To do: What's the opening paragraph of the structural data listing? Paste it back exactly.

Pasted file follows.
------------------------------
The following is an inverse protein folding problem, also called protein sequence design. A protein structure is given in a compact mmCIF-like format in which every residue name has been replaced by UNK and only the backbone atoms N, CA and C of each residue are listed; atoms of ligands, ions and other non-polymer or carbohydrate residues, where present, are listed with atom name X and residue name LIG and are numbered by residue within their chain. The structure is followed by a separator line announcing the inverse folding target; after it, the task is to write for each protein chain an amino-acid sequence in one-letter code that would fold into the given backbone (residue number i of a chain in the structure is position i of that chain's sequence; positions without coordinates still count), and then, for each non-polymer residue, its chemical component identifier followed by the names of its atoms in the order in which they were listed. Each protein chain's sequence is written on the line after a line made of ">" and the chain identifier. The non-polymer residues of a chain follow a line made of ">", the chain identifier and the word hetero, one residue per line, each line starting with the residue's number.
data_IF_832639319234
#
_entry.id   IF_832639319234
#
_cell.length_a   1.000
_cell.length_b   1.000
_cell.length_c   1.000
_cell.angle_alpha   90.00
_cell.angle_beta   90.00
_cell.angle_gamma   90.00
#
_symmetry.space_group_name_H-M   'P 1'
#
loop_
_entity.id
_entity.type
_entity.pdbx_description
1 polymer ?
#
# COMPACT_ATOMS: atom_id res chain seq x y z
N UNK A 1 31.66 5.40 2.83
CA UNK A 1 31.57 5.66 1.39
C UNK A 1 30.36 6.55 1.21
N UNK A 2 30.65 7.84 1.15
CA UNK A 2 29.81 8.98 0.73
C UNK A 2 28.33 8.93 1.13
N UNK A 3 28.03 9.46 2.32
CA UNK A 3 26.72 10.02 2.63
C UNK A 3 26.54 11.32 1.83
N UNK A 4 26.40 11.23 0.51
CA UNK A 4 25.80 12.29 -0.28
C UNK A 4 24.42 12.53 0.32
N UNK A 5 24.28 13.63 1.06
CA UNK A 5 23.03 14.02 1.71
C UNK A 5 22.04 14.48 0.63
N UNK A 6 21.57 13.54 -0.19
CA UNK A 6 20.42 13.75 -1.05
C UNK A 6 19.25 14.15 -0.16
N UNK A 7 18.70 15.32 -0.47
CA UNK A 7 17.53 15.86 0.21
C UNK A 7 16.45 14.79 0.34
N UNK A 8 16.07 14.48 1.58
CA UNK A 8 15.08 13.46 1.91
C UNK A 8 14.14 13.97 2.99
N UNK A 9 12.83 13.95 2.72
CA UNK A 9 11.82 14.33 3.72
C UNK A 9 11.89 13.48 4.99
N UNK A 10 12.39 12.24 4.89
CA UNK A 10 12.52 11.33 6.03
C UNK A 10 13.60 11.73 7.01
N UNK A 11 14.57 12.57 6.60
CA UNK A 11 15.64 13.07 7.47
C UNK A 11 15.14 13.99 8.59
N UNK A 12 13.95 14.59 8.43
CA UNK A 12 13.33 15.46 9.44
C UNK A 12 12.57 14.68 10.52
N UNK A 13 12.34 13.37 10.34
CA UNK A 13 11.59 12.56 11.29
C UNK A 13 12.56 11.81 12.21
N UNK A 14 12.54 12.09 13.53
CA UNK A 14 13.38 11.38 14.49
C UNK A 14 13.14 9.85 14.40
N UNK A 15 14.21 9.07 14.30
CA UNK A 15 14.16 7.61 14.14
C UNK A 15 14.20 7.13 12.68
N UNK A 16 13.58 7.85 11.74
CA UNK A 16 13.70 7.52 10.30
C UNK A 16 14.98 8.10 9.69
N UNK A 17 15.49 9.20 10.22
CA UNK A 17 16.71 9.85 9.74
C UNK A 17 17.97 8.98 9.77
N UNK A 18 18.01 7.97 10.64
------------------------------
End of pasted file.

The following is an inverse protein folding problem, also called protein sequence design. A protein structure is given in a compact mmCIF-like format in which every residue name has been replaced by UNK and only the backbone atoms N, CA and C of each residue are listed; atoms of ligands, ions and other non-polymer or carbohydrate residues, where present, are listed with atom name X and residue name LIG and are numbered by residue within their chain. The structure is followed by a separator line announcing the inverse folding target; after it, the task is to write for each protein chain an amino-acid sequence in one-letter code that would fold into the given backbone (residue number i of a chain in the structure is position i of that chain's sequence; positions without coordinates still count), and then, for each non-polymer residue, its chemical component identifier followed by the names of its atoms in the order in which they were listed. Each protein chain's sequence is written on the line after a line made of ">" and the chain identifier. The non-polymer residues of a chain follow a line made of ">", the chain identifier and the word hetero, one residue per line, each line starting with the residue's number.